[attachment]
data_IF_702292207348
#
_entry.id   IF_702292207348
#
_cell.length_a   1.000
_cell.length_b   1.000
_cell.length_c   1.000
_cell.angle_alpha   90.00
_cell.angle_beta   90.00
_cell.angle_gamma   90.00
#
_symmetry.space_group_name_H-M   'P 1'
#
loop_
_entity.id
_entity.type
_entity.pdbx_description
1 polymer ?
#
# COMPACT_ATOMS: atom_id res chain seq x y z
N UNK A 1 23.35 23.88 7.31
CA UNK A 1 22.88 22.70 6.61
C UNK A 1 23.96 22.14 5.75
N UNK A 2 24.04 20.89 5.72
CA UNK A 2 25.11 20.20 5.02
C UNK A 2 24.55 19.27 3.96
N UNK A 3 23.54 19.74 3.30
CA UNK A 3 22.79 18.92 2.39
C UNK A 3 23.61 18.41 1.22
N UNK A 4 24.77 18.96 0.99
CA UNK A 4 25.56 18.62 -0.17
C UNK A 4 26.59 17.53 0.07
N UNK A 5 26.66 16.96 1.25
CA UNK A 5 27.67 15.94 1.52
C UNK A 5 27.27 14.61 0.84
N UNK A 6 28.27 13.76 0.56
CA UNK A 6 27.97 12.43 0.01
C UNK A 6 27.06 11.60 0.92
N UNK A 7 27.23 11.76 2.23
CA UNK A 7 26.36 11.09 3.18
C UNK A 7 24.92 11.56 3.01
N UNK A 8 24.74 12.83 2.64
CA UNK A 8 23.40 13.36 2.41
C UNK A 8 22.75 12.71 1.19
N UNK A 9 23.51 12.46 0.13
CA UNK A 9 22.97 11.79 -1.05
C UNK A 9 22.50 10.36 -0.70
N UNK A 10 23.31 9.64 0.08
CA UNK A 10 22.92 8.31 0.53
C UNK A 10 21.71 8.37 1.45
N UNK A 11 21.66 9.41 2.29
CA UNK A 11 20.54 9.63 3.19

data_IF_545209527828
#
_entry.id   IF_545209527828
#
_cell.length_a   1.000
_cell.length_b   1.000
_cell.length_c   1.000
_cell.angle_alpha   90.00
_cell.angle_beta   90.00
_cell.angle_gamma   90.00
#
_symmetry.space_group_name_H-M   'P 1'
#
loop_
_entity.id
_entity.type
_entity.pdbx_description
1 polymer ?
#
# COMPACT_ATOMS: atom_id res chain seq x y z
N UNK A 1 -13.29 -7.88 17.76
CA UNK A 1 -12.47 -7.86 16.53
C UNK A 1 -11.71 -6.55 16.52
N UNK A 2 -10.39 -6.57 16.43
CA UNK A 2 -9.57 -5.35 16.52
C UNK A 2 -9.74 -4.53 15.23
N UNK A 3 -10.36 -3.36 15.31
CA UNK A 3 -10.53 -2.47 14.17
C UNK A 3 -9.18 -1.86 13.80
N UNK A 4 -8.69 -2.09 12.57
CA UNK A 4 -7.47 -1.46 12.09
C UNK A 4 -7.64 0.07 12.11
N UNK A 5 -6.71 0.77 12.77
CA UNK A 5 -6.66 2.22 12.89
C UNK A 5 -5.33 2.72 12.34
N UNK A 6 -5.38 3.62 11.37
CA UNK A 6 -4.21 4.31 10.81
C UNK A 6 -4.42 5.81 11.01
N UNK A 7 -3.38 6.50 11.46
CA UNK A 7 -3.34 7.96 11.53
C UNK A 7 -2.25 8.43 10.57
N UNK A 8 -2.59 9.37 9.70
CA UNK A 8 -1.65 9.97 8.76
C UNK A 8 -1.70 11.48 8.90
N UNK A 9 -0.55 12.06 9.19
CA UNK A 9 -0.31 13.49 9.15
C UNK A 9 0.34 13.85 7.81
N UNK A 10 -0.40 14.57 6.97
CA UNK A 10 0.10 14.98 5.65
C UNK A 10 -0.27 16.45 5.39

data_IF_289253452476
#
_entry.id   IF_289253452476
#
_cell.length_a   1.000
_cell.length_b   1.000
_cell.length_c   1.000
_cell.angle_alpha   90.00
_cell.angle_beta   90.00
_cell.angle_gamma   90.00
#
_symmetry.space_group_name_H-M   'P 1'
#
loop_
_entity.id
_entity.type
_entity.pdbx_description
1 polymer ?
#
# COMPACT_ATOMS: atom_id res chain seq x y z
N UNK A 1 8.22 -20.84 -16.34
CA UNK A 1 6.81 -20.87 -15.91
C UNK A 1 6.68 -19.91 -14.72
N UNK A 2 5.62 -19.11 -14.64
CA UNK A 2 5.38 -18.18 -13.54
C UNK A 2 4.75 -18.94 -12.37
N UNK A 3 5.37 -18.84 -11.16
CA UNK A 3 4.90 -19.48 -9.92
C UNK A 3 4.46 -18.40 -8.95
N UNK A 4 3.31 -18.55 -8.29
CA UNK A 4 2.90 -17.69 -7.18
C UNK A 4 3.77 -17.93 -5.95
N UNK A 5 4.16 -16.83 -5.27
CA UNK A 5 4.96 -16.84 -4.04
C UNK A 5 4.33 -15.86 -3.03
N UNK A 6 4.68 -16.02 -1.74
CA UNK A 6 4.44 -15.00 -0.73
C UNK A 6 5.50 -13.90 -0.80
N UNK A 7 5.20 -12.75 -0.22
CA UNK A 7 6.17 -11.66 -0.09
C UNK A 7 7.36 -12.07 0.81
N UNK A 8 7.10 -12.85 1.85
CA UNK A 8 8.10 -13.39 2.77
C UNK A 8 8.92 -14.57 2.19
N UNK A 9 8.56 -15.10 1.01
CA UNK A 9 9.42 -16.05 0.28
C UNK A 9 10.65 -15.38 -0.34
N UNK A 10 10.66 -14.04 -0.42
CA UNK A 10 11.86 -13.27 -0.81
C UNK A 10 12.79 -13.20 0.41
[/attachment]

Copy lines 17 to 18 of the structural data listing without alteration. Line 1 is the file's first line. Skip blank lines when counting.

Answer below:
_entity.pdbx_description
1 polymer ?